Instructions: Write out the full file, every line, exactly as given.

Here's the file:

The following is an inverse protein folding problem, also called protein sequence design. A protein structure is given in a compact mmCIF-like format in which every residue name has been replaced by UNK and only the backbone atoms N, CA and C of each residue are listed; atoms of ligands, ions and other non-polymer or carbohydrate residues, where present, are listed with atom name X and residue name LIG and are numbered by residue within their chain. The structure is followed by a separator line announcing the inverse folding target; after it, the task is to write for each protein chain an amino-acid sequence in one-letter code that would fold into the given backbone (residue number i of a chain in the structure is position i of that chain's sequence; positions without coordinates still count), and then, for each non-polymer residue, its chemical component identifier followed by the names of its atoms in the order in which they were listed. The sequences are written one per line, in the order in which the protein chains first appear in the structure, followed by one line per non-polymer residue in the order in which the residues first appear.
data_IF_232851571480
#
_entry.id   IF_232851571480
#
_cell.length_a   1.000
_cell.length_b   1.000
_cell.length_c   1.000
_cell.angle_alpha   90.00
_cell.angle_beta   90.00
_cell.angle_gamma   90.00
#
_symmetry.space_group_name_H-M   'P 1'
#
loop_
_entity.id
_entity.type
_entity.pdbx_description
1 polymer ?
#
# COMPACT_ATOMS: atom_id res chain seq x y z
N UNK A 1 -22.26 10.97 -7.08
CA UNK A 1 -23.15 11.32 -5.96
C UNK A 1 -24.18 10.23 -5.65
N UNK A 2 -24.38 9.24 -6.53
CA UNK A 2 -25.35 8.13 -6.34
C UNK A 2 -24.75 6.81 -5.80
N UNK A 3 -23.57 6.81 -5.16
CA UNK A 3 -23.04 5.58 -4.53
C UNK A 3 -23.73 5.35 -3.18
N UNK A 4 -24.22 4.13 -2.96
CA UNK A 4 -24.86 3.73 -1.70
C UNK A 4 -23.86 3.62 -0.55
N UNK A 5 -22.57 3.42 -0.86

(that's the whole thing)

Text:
The following is an inverse protein folding problem, also called protein sequence design. A protein structure is given in a compact mmCIF-like format in which every residue name has been replaced by UNK and only the backbone atoms N, CA and C of each residue are listed; atoms of ligands, ions and other non-polymer or carbohydrate residues, where present, are listed with atom name X and residue name LIG and are numbered by residue within their chain. The structure is followed by a separator line announcing the inverse folding target; after it, the task is to write for each protein chain an amino-acid sequence in one-letter code that would fold into the given backbone (residue number i of a chain in the structure is position i of that chain's sequence; positions without coordinates still count), and then, for each non-polymer residue, its chemical component identifier followed by the names of its atoms in the order in which they were listed. The sequences are written one per line, in the order in which the protein chains first appear in the structure, followed by one line per non-polymer residue in the order in which the residues first appear.
data_IF_232851571480
#
_entry.id   IF_232851571480
#
_cell.length_a   1.000
_cell.length_b   1.000
_cell.length_c   1.000
_cell.angle_alpha   90.00
_cell.angle_beta   90.00
_cell.angle_gamma   90.00
#
_symmetry.space_group_name_H-M   'P 1'
#
loop_
_entity.id
_entity.type
_entity.pdbx_description
1 polymer ?
#
# COMPACT_ATOMS: atom_id res chain seq x y z
N UNK A 1 -22.26 10.97 -7.08
CA UNK A 1 -23.15 11.32 -5.96
C UNK A 1 -24.18 10.23 -5.65
N UNK A 2 -24.38 9.24 -6.53
CA UNK A 2 -25.35 8.13 -6.34
C UNK A 2 -24.75 6.81 -5.80
N UNK A 3 -23.57 6.81 -5.16
CA UNK A 3 -23.04 5.58 -4.53
C UNK A 3 -23.73 5.35 -3.18
N UNK A 4 -24.22 4.13 -2.96
CA UNK A 4 -24.86 3.73 -1.70
C UNK A 4 -23.86 3.62 -0.55
N UNK A 5 -22.57 3.42 -0.86